For a long time, it was my queerness that I couldn’t hold or be with. I spent over 20 years rejecting, denying, and hating my queerness — unable to simply choose to acknowledge it, let alone love it. But there are many other things — daily things — that I struggle to accept, that I believe are imperfect and therefore unworthy of compassion or that mean I am not whole. I reject those pieces of myself all the time. On some days, it’s leadership mistakes that deeply hurt, made wrong, or disenfranchised people and teams I loved and I use those mistakes as tools of shame. I am unable to apologize, or own my responsibility, or forgive myself for those errors; I am unable to hold that I am both a great AND imperfect leader, so I either deny my greatness altogether or use the imperfection as a tool with which to beat myself up so that the shame I feel makes sense. On other days, I deny my worthiness and humanity because I feel a sense of fraudulence — there are family members I struggle at times to love and accept, or conversations I choose not to have, or forgiveness I choose to NOT give. I invoke power over rather than surrendering to how powerless I sometimes feel. Some days, it’s my whiteness and privilege — it’s easier to point out the flaws and racism in “those [bad] white people” rather than to acknowledge, with compassion, that my tendency to outcast and isolate other white people in order to feel better about myself is the very heart and function of white supremacy. And on other days still, I can’t hold the evolved aspects of my queerness and how I love that don’t fit within traditional definitions of marriage or social constructs of love. So I choose to push away those aspects of me rather than to accept, befriend, and patiently and compassionately them. These are all things I struggle to be with in the light. Aspects of who I am that I struggle to hold from a seat of love.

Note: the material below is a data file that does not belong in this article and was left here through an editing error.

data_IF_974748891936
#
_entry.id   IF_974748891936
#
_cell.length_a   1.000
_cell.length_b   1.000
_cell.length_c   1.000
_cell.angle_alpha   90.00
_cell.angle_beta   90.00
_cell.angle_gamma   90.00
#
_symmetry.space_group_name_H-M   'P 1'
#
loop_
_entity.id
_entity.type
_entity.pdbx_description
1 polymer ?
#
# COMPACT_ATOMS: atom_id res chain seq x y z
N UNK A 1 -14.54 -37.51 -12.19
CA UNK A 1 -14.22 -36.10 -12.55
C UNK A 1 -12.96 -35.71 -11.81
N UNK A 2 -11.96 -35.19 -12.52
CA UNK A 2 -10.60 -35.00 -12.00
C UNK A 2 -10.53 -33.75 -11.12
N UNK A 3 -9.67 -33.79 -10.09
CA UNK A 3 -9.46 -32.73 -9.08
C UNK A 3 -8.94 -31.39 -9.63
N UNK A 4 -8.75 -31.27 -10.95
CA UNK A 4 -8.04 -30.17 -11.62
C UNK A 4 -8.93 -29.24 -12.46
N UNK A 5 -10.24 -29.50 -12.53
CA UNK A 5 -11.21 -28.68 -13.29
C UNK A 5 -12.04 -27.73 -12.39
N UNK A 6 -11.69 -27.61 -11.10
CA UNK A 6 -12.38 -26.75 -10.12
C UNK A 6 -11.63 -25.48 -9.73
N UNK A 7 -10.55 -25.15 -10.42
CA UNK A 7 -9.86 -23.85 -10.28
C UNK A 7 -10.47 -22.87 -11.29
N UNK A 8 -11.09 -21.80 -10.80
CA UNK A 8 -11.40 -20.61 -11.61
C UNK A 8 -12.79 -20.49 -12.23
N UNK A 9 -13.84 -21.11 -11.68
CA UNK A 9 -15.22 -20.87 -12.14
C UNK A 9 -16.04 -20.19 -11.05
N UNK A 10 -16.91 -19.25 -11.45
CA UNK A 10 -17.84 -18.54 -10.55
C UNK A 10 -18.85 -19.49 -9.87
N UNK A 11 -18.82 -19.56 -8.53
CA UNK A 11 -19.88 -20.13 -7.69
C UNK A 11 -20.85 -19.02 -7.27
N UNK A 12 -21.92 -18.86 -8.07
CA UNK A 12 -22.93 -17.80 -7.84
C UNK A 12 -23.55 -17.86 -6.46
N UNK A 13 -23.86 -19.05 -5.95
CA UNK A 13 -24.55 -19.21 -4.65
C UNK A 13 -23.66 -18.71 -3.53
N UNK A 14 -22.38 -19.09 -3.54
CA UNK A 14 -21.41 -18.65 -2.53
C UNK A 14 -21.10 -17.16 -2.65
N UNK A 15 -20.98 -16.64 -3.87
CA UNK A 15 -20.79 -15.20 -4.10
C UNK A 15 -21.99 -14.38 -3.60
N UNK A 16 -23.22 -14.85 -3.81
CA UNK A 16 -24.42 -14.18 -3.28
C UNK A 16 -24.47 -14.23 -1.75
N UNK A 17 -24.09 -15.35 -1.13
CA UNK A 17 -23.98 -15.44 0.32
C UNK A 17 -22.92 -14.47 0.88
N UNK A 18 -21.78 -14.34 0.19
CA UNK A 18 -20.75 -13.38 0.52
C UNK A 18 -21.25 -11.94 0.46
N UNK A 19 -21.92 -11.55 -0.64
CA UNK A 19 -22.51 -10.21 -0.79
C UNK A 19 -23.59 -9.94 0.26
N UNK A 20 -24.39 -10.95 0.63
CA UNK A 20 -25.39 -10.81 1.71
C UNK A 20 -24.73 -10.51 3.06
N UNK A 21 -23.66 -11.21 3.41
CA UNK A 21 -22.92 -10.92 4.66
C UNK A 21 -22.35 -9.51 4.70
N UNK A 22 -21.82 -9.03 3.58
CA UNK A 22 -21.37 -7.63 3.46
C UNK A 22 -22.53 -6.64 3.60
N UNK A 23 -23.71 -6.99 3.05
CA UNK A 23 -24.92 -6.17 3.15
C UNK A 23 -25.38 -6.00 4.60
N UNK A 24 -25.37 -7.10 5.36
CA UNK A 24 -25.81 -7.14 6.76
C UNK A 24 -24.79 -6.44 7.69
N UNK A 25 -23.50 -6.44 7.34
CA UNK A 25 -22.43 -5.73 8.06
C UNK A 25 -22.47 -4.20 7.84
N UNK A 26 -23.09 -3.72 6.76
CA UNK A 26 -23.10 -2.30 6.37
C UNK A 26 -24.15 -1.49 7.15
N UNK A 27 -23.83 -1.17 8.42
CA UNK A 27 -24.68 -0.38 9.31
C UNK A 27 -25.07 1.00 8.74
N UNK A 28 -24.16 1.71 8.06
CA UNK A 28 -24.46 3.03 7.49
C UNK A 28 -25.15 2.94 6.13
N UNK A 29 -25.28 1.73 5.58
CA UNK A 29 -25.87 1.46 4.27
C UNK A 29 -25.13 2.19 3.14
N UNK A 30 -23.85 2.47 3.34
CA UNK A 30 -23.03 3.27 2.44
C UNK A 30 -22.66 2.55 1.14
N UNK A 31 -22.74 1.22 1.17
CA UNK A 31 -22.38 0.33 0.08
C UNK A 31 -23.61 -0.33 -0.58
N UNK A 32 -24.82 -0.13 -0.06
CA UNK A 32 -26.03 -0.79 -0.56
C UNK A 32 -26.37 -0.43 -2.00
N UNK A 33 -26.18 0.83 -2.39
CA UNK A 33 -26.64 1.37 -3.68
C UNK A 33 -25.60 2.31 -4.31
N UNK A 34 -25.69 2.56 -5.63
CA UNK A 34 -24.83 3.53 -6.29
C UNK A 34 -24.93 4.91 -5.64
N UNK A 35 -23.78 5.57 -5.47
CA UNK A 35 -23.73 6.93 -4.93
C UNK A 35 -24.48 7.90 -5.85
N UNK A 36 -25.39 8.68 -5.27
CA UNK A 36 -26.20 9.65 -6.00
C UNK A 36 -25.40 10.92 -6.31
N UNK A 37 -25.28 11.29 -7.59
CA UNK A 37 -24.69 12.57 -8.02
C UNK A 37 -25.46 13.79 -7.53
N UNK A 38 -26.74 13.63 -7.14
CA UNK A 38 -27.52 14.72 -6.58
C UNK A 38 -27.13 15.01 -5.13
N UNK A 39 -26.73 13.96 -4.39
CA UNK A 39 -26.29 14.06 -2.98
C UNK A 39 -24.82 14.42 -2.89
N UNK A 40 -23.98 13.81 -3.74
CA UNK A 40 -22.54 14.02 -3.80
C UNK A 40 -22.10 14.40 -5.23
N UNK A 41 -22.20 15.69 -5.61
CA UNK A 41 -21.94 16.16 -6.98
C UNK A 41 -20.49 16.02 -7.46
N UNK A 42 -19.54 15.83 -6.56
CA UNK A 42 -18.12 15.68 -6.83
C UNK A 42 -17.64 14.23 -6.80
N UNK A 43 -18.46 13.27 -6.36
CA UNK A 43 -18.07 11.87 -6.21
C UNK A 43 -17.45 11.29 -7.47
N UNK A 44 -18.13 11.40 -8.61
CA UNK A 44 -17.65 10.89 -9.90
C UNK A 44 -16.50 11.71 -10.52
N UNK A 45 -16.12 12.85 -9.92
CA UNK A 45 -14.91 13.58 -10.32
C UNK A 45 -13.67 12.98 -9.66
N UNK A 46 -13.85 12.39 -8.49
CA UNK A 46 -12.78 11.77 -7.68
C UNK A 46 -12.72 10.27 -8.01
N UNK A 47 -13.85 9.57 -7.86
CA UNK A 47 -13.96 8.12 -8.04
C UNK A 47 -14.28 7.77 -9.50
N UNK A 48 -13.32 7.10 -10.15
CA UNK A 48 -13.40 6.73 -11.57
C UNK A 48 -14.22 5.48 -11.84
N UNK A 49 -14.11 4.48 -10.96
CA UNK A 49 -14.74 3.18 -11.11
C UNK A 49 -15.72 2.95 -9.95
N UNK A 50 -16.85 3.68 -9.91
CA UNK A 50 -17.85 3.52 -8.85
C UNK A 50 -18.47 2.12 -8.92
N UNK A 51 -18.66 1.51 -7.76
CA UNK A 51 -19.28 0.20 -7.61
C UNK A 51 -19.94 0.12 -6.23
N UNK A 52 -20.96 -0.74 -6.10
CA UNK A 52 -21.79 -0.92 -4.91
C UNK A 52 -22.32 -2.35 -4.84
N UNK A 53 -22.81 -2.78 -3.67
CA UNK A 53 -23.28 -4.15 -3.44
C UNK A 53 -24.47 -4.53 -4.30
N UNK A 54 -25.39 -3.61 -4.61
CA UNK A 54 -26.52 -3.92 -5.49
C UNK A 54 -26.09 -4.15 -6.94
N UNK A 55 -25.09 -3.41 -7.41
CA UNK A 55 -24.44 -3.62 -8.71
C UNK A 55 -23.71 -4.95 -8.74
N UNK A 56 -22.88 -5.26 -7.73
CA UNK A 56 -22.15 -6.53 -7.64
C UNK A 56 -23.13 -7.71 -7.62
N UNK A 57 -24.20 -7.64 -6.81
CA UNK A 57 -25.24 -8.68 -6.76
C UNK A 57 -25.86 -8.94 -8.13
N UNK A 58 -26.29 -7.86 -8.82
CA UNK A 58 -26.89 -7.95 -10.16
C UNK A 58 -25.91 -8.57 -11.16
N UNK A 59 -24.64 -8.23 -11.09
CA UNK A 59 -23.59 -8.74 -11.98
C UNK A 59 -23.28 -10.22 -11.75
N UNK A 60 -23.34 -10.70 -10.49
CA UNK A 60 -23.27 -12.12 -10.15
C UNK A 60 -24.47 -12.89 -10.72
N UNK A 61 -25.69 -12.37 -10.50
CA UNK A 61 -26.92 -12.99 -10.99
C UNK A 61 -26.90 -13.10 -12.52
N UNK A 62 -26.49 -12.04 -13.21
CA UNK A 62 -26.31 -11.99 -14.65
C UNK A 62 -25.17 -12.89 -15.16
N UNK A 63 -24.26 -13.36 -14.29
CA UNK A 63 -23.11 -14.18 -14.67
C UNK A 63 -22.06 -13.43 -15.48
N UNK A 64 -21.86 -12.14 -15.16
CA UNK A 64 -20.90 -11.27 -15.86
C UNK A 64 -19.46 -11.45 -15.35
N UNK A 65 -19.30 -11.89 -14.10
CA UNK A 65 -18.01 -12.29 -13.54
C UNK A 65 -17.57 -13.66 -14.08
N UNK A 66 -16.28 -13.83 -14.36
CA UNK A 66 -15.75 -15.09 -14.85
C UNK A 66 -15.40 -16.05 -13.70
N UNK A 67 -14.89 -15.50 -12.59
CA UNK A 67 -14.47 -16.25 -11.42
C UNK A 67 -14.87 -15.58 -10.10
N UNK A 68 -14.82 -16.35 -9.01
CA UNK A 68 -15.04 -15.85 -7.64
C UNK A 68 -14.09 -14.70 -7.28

My ability to see, value, respect and make room for others is contingent on my ability to see, value, respect and make room for all the pieces of myself — especially the pieces that disgust me, that cause me pain, the pieces I long to be different than they are (in spite of the impossibility of that desire).
It is not this inner work instead of outer work and action. It is outer work and action because of — in conjunction with — this inner work. This work to learn to hold all of who I am (mistakes, flaws, weirdness, egregious errors and all!) with love and compassion and an unapologetic belief that there is room for all of me.
If I cannot look inside myself and choose to believe in my worth and choose to acknowledge all the pieces of who I am, I cannot truly believe in the worth of others — at least not in a way where my intentions and actions align. If there is a piece of me I am constantly rejecting, there will be pieces of others I will also reject. And that tendency to separate or reject — when paired with power and wealth — is the exact same thing that makes Donald Trump believe that some humans should be kept separate, or do not belong, or are not welcome.
“Your task is not to seek for love, but merely to seek and find all the barriers within yourself that you have built against it.” — Rumi